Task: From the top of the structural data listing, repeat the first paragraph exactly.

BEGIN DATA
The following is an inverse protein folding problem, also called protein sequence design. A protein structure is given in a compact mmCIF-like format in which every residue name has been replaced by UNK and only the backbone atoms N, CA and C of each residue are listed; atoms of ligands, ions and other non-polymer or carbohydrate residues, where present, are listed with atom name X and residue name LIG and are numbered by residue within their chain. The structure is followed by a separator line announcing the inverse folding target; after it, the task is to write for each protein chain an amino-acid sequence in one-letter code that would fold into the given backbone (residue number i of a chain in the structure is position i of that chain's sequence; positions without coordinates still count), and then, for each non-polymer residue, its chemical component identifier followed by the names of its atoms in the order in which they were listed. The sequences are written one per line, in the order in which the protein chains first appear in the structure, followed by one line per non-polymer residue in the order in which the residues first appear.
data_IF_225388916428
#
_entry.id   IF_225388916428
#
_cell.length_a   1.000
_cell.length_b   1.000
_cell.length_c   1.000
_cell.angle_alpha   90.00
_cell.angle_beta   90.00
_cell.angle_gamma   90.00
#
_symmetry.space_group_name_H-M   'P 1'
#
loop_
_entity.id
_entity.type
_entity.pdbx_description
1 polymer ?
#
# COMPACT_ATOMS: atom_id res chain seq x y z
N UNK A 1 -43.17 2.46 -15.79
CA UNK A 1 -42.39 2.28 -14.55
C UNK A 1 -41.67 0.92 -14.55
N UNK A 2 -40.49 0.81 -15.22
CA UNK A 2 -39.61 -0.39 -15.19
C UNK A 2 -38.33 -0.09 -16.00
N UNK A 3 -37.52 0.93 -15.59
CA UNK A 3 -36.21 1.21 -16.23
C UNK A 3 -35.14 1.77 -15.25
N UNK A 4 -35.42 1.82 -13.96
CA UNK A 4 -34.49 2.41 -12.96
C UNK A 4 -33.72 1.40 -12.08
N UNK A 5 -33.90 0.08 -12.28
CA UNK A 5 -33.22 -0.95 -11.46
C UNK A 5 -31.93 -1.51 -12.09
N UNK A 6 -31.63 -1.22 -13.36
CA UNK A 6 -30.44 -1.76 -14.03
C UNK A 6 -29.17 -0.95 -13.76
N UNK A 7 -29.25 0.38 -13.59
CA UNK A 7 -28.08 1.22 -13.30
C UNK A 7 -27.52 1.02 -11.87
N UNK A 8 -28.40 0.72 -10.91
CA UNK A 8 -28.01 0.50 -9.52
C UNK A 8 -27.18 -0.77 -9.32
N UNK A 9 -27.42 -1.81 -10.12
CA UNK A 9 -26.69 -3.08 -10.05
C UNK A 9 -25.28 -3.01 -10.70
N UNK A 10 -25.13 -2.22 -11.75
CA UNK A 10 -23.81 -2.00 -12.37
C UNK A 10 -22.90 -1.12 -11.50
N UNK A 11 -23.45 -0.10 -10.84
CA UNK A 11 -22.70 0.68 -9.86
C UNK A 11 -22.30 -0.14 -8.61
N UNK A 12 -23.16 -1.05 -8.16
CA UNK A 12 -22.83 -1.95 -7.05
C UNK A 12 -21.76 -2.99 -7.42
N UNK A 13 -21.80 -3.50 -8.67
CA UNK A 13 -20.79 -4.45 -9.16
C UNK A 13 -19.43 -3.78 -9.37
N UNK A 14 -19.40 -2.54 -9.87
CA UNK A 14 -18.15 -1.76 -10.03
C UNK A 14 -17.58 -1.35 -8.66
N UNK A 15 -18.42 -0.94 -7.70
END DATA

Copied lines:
The following is an inverse protein folding problem, also called protein sequence design. A protein structure is given in a compact mmCIF-like format in which every residue name has been replaced by UNK and only the backbone atoms N, CA and C of each residue are listed; atoms of ligands, ions and other non-polymer or carbohydrate residues, where present, are listed with atom name X and residue name LIG and are numbered by residue within their chain. The structure is followed by a separator line announcing the inverse folding target; after it, the task is to write for each protein chain an amino-acid sequence in one-letter code that would fold into the given backbone (residue number i of a chain in the structure is position i of that chain's sequence; positions without coordinates still count), and then, for each non-polymer residue, its chemical component identifier followed by the names of its atoms in the order in which they were listed. The sequences are written one per line, in the order in which the protein chains first appear in the structure, followed by one line per non-polymer residue in the order in which the residues first appear.